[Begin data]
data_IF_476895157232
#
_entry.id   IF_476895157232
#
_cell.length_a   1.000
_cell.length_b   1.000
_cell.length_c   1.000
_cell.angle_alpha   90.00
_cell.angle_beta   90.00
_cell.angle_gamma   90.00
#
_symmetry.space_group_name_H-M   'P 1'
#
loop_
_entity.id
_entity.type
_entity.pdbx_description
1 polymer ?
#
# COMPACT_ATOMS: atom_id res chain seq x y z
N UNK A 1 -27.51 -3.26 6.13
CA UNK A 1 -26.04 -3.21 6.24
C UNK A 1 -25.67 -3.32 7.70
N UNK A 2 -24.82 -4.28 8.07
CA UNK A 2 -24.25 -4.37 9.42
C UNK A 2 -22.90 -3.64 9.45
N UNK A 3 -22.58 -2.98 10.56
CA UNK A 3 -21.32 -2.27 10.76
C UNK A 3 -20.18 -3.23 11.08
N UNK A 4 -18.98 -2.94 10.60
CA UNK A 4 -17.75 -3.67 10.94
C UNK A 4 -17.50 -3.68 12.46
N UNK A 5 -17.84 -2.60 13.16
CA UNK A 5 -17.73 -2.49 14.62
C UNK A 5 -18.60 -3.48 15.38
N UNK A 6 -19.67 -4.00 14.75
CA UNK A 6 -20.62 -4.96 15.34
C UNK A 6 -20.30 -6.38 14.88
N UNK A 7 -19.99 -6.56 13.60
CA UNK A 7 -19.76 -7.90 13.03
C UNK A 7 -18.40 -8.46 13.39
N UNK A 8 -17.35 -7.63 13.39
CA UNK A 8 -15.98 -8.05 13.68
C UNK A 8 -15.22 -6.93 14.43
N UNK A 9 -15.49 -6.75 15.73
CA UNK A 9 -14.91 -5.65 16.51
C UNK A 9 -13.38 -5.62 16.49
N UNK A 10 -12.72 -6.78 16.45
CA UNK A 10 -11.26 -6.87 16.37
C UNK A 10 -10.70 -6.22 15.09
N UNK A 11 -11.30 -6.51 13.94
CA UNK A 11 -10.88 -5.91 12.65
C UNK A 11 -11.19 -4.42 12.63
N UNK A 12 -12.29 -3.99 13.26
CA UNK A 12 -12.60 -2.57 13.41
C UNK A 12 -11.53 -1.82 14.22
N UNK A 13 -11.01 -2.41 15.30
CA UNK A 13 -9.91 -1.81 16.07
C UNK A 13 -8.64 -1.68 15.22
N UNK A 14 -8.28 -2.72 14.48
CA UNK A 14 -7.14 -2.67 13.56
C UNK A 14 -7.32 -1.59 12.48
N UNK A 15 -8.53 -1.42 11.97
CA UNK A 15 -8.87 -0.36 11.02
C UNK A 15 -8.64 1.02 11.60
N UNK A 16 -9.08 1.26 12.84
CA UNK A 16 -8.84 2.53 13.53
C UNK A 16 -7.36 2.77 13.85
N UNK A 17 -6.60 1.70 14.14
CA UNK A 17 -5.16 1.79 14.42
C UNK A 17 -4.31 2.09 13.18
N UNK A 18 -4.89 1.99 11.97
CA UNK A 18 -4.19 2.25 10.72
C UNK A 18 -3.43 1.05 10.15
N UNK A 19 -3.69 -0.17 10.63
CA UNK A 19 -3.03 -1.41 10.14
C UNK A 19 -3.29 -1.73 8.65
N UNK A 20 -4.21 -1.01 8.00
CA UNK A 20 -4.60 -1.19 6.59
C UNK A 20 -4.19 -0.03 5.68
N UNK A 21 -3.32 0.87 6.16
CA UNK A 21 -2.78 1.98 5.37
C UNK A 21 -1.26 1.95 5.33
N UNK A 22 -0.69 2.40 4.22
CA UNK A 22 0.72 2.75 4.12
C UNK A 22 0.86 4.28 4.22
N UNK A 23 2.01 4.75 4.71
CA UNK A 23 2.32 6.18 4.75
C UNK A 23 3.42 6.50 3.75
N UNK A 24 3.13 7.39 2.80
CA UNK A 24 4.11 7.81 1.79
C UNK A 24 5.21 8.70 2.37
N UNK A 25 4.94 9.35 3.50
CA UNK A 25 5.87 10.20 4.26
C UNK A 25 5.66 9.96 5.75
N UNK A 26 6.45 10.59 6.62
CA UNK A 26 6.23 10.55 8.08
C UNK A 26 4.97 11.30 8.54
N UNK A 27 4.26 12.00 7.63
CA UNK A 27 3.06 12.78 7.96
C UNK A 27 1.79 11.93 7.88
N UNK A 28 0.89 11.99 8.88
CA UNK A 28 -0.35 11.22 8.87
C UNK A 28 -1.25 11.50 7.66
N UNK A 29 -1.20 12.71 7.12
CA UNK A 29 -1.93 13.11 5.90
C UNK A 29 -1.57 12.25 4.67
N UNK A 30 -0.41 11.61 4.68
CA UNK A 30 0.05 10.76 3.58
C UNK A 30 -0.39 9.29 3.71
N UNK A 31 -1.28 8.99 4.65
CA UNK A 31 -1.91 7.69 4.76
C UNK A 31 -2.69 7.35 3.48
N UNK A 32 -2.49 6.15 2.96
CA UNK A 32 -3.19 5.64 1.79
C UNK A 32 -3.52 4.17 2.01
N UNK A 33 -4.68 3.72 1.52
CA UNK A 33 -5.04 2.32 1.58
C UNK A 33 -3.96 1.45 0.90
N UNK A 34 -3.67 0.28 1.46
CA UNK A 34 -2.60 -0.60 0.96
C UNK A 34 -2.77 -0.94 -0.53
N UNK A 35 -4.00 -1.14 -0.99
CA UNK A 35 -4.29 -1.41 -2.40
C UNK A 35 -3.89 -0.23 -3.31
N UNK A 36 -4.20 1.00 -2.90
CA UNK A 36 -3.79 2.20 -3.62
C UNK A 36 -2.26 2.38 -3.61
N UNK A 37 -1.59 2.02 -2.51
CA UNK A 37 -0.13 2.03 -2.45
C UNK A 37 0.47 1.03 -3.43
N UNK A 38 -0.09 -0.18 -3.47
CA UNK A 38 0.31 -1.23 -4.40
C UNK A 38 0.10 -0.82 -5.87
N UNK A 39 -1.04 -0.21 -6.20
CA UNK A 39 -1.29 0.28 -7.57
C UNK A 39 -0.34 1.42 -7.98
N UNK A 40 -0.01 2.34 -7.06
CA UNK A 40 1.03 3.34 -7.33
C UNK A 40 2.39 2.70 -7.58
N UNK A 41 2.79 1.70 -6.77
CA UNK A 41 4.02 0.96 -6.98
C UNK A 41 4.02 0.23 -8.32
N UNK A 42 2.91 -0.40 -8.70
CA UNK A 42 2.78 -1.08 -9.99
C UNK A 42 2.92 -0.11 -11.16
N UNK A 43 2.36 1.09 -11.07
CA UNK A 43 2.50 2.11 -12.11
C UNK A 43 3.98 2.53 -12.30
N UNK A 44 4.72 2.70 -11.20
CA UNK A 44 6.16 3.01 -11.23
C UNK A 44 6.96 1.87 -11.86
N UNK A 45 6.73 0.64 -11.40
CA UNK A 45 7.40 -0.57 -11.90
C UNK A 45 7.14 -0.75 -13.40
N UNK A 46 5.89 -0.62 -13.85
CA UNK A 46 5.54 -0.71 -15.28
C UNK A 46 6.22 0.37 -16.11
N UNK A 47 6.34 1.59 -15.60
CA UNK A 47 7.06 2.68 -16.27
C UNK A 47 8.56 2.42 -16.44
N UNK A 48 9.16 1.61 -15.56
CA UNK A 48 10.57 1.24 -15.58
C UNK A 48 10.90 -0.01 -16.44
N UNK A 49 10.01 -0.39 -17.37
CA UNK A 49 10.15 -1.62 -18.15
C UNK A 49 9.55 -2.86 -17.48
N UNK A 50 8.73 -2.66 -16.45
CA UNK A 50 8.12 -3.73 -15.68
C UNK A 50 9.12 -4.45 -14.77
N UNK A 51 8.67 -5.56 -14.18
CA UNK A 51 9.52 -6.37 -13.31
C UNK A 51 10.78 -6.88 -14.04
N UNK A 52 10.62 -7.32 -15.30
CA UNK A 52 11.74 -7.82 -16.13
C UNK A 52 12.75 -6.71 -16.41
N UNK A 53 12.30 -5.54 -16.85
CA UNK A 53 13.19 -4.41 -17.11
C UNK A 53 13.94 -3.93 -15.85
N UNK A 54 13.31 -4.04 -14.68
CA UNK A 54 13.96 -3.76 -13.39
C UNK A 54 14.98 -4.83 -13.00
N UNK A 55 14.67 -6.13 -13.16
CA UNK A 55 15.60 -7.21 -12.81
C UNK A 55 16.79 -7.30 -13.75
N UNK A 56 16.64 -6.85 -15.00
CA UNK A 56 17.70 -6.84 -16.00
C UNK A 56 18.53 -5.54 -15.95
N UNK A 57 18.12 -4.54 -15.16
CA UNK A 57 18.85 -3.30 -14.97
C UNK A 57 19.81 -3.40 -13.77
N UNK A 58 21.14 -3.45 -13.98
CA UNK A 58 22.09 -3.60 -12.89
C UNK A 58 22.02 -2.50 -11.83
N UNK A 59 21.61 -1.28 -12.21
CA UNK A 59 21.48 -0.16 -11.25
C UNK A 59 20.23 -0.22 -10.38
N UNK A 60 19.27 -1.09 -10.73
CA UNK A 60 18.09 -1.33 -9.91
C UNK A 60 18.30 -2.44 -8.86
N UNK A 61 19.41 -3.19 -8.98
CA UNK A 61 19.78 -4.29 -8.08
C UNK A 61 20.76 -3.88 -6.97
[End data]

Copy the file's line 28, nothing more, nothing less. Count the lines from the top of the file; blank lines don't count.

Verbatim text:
CA UNK A 3 -21.32 -2.27 10.76